Food Sovereignty Fund in Action
by Michelle Hughes, Associate Director of Regional Food Programs
It’s amazing what can happen when you get the right people in a room together—you can spark innovation, redirect resources to where they are needed most, or simply reinspire and fortify each other for the struggle ahead. A little bit of this magic happened when we gathered a group of Glynwood’s Food Sovereignty Fund (FSF) partners–farmers, Accountability Council members, and frontline food access workers—on a rainy early-October Wednesday to visit four food access organizations in Brooklyn and the Bronx.
We started the day at St. Ann’s Episcopal Church in the South Bronx, where Rev. Matthew Engleby, Brian Lyons, and a team of long-time volunteers were preparing to distribute food to the hundreds of clients already waiting outside in the early morning drizzle. The distribution would include fresh produce sourced from FSF partner Star Route Farm. Brian remarked that the quality and freshness of Star Route’s produce has simplified their distribution logistics: with cooler space at a premium, the produce can be left out overnight and still be fresh and crisp when handed out the next day.
From St. Ann’s we traveled to the Center for Family Life (CFL) in Sunset Park, Brooklyn, where we met with Community Service Program Director Smilie Filomeno and staff member Leomaris (Lee) Fernandez. As we entered the building, clients were awaiting services both inside and out. The pantry director was hurriedly cleaning up from the morning distribution, getting ready for the steady stream of clients in need of food—many of them migrants and asylum seekers just bussed in from the Texas-Mexico border—who would trickle in throughout the rest of the day.
When we finally had the chance to sit down, Simile and Lee delved into the dire migrant situation a bit more, explaining that many are arriving at the three shelters near their center with absolutely nothing and no idea how to find food or health care services, or to navigate New York City. Their staff, they said, is struggling to keep up with the need.
Our meeting provided a short respite in the middle of a long day of providing support and care. We shared a meal of vegan enchiladas and Smilie and Lee had the rare opportunity to sit down with Martin and Gaudencia Rodgriguez of Mimomex Farm, who had been supplying fresh produce to CFL pantry clients all season. On a typical Wednesday, Martin and Gaudencia would be quickly unloading crates of vegetables while clients anxiously awaited the fresh produce. But with the season over and therefore no deliveries, today they could sit and talk for a few minutes about the experience they had shared over the last few months.
As we left, Simile and Lee were immediately swept back into the sea of clients.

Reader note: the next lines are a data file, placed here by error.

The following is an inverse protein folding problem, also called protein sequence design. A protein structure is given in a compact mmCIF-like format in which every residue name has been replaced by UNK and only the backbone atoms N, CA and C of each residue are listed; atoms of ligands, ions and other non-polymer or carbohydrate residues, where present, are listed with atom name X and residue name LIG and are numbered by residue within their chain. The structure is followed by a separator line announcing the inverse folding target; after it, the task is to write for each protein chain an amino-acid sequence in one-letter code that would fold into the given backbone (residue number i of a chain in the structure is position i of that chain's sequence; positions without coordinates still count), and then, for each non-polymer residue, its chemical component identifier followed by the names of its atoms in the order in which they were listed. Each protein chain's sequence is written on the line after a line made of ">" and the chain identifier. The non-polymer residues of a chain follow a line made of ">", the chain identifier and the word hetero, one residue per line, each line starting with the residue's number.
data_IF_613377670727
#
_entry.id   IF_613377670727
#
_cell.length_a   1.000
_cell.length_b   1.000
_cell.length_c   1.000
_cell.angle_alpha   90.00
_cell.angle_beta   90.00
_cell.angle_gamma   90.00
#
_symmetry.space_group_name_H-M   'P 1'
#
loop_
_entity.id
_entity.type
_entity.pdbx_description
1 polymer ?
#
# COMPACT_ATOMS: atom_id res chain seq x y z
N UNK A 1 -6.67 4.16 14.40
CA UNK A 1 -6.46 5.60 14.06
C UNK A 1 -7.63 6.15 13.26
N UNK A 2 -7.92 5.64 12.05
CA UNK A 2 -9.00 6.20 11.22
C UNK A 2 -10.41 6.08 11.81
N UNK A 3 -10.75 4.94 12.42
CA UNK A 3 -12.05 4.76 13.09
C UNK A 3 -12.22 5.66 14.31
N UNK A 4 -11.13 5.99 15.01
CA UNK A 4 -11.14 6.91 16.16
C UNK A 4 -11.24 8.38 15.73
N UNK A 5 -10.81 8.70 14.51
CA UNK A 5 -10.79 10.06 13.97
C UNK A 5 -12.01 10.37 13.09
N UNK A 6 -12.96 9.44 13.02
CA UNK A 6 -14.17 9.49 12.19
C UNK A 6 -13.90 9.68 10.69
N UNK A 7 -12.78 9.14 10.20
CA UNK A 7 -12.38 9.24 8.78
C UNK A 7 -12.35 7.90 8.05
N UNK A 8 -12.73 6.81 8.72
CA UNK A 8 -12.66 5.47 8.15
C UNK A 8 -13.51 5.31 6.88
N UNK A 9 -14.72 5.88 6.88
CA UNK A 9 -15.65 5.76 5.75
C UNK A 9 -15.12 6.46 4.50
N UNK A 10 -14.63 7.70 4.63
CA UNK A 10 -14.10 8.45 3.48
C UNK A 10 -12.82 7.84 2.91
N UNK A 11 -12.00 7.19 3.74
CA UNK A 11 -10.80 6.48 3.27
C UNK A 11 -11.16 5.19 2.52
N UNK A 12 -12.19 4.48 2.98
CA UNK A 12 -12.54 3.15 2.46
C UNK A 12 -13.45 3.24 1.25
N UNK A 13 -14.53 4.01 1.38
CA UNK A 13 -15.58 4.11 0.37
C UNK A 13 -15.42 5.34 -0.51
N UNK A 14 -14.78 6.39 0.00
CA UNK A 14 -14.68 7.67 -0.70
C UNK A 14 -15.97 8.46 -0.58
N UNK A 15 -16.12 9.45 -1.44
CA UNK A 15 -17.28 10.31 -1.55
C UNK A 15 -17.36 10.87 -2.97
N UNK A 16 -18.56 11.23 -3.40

We moved on to Mixteca Organización, also in Sunset Park. After Executive Director Lorena Kourousias welcomed us into Mixteca’s brightly colored space, she explained that the organization was originally established to support the Mexican and Latinx communities in the neighborhood, and that they are now also assisting the massive influx of asylum-seekers. Even in the face of this extreme challenge, they did not change their philosophy, “Everyone deserves to eat the highest quality food.” she said. “I’d rather be able to give people a little bit of something high quality than a lot of junk. The fresh local produce they receive from FSF partner Angel Family Farm throughout the season is key to their mission.
The last and possibly the most moving stop of the day was the Church of the Good Shepherd in Bay Ridge. There we met with Rev. Juan Carlos Ruiz, a dedicated social justice activist, and one of the founders of the New Sanctuary Movement. The church had clearly become a multi-purpose space, with blankets for the 15 or so folks who would spend that night in the church piled in one corner, and a cafe of sorts operating out of the opposite corner. “There is always food available here for whomever needs it,” Rev. Ruiz said. He explained to us how Good Shepherd quickly went from serving food to two families a day to 4,000 people daily during the COVID pandemic, and how the fresh produce from the Food Sovereignty Fund fit into their pantry and cooked meals. He also told us that the pace of the pandemic took a real toll on him and the church’s staff and volunteers. “That level of need is still there,” he explained, “but the resources are not, so we’ve had to cut back.”
Walking out of the heavy church doors, the purpose of the day came into sharp focus. We had all witnessed and been moved by the beauty of providing not just any food, but the freshest produce possible to people in crisis; by the creativity and resilience of our under-resourced frontline partners; and by the extreme need that exists and is increasing daily. I, for one, felt the power of taking these moments to connect with each other and build community together.
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